It’s easy to set rules, but 99% of parents don’t know how to enforce them to be effective!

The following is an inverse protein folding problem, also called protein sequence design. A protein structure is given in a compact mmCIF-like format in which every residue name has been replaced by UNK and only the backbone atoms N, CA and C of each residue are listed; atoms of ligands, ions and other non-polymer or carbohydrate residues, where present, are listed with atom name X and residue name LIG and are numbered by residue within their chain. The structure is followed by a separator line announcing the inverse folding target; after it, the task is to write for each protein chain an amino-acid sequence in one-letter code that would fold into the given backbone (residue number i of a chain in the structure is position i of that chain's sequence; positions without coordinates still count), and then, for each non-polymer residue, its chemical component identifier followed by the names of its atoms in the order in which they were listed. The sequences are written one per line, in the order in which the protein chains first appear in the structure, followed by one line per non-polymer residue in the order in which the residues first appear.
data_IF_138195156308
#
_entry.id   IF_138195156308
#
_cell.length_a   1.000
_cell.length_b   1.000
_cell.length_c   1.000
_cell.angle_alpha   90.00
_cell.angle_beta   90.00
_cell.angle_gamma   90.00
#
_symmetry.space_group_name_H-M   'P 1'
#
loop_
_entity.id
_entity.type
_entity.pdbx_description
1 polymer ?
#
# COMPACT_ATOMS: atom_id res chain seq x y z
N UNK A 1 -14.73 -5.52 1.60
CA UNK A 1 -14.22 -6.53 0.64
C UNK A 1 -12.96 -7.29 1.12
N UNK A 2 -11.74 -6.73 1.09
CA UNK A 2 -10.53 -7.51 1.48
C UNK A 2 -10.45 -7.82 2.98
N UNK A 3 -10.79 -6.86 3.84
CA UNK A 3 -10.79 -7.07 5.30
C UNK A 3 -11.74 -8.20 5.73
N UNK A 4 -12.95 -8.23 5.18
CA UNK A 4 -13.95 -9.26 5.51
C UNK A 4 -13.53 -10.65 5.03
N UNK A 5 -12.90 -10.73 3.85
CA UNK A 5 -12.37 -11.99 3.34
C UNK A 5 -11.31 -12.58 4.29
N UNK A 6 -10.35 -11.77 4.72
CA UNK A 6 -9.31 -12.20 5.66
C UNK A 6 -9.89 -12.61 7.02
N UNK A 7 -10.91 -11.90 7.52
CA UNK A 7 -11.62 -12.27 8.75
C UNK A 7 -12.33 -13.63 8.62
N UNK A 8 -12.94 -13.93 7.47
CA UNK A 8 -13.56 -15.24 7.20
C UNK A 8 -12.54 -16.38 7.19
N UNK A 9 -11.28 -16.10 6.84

We all know that once the rules and regulations set for children are implemented, they must be implemented to the end and the whole family must abide by them, so that they will be effective. Because only in this way can children really take the rules seriously. However, life is not a textbook. There are always many situations when enforcing rules, and rigid implementation is not the right choice. But how to grasp the so-called flexible execution? Well, today I will share with you my practical experience on this. Three situations indicate that your rules are not implemented reasonably! No one wants to be completely controlled by others and have no autonomy over anything, even if they are just a child. Because after the age of 1, babies\’ awareness of autonomy begins to gradually develop. Their important need for self-development is to have a certain degree of control over themselves and the world around them. Therefore, if you want your children to be happy and abide by the rules, parents must not be so strict that there is no room for maneuver. You have to know that if a child\’s autonomy is suppressed, he will definitely resist or show it in other places: 1. Break the rules as much as we want when we are not around. Sometimes children have the same psychology as adults. The more you are not allowed to do something, the more they want to rack their brains to do it. My mother didn\’t let me eat sweets when she was around, so I would secretly eat them when she was away. My mother wouldn\’t let me play with water, so when she was away, I would get water all over the house. 3. Get into a “power” struggle with us. When a child\’s need for control exceeds his understanding of the rules, he will resist for the sake of rebellion. For example, when the nap time set by the mother comes, the child refuses to go to bed using various excuses such as going to the toilet and drinking water. The mother knows that he is playing tricks to delay the time, and becomes very angry, \”You must go to bed now!\” The child starts Crying and fussing. The mother also got emotional and said, \”Why is this child so disobedient!\” Then the drama started with the mother scolding and the child crying. When it was finally over, more than half of the nap time had passed. 3. Overcompensate when the rules are relaxed. One of my best friend’s children loves to eat salty things, and is particularly obsessed with soy sauce. He likes to dip any food in soy sauce. My best friend said: \”Before the child was 2 years old, I refused to let him eat anything with salt. Now that the child is older, I finally let him go, but I didn\’t expect that after he ate plain beef dipped in soy sauce once, he would eat it every time. My eyes lit up when I saw Soy Sauce. I was so devastated.\” If you want your children to happily abide by and enforce them, parents should set up two types of rules from the beginning. So if you want your children to happily abide by the rules, you must let your children truly Acknowledge rather than simply obey. I suggest that you take two steps: First, when we set up rules, we need to classify them. Otherwise, it will be easy for parents to implement them in confusion, and it will be difficult to grasp the flexibility. At the very beginning, we can divide it into two categories: one category of rules is non-negotiable, and this category is generally related to children\’s safety: for example, you must hold the hand of an adult when crossing the road, you must sit in a safety seat when getting in the car, and you must eat with strangers. We need to ask for our consent before using things for people. The other category is negotiable. For example, you must go to bed before eight o\’clock in the evening, and you cannot drink drinks, etc. In a family, proper discipline requires both types of rules! And with the age of the childgrowth, the proportion of negotiable rules should gradually increase. You want your children to feel that their autonomy is increasing! Of course, each family has different values ​​and educational views, and may have different divisions between negotiable and non-negotiable rules, and this is okay. But I especially want to say that if children feel respected, they will avoid resistance and rebound caused by their lack of autonomy and control. He will follow the rules beyond your expectations. Secondly, even if the rules are non-negotiable, we should deal with them flexibly instead of just telling the children \”No, it just won\’t work.\” For younger children, you can shift your focus and give them a choice. For example, if he refuses to sit in a safety seat, ask him: Do you want your father to restrain you or your mother to restrain you? For example, when you cross the road and a child runs around, you grab him and he will twist around. Don\’t yell at him. You can ask if you want to hold your mother\’s left hand or right hand. For older children, you can explain the reasons behind the rules in detail, or allow them to participate in formulating the rules themselves. If your child refuses to brush his teeth, you can tell him that if you don\’t brush his teeth, bugs will bite your teeth, which will be very painful, and the mother will feel distressed. Or you and he can complete brushing through pretend play (the child is the dentist and you are the patient). Do these three things well and never undermine the effectiveness of the rules. Of course, even negotiable rules are still rules. We should also pay attention to the following three points when making flexible adjustments to avoid completely destroying the effectiveness of the rules. 1. Try to avoid multiple adjustments in the early stages of rule establishment. In the early stages of rule establishment, children\’s understanding of the rules is not yet completely solid. Too many changes will confuse the children: Does this rule need to be implemented or not? When a rule has been implemented stably for a period of time, occasional adjustments are less likely to affect the child\’s consistent understanding of the rule. 2. Do not make adjustments just because the child is crying. For example, we set a rule \”No snacks 1 hour before eating.\” As a result, the child got hungry before dinner and climbed onto the kitchen counter to reach the snacks placed high on his own. When we saw it, we shouted to stop and took the child down. The child refused and shouted \”I want to eat, I want to eat!\” and started crying and making a fuss. We felt that we couldn\’t compromise just because we felt upset, \”Okay, okay, I\’ll let you eat one first this time. No.\” Cry again, do you hear me?\” What the child learns from this is: I only need to cry and make a fuss to stop obeying the rules. 3. When making exceptions occasionally, the prerequisites and extent of adjustment must be clearly stated. For example: \”Today your aunt is getting married, so you can eat a chocolate\”; \”Because grandma came from out of town to see you today, and I know you miss grandma so much, so you can wait an extra half hour before going to bed today\”; \”Today It\’s Xiaoqi\’s birthday, and as an important part of the party, he invites you to play a small game on the iPad with other children, and you can play with them for ten minutes.\” Clear instructions allow children to understand exactly when exceptions to rules can be made and to what extent. In this way, while children feel love and respect, they can still understand where the boundaries are and will notUndermining his entire understanding of the rules.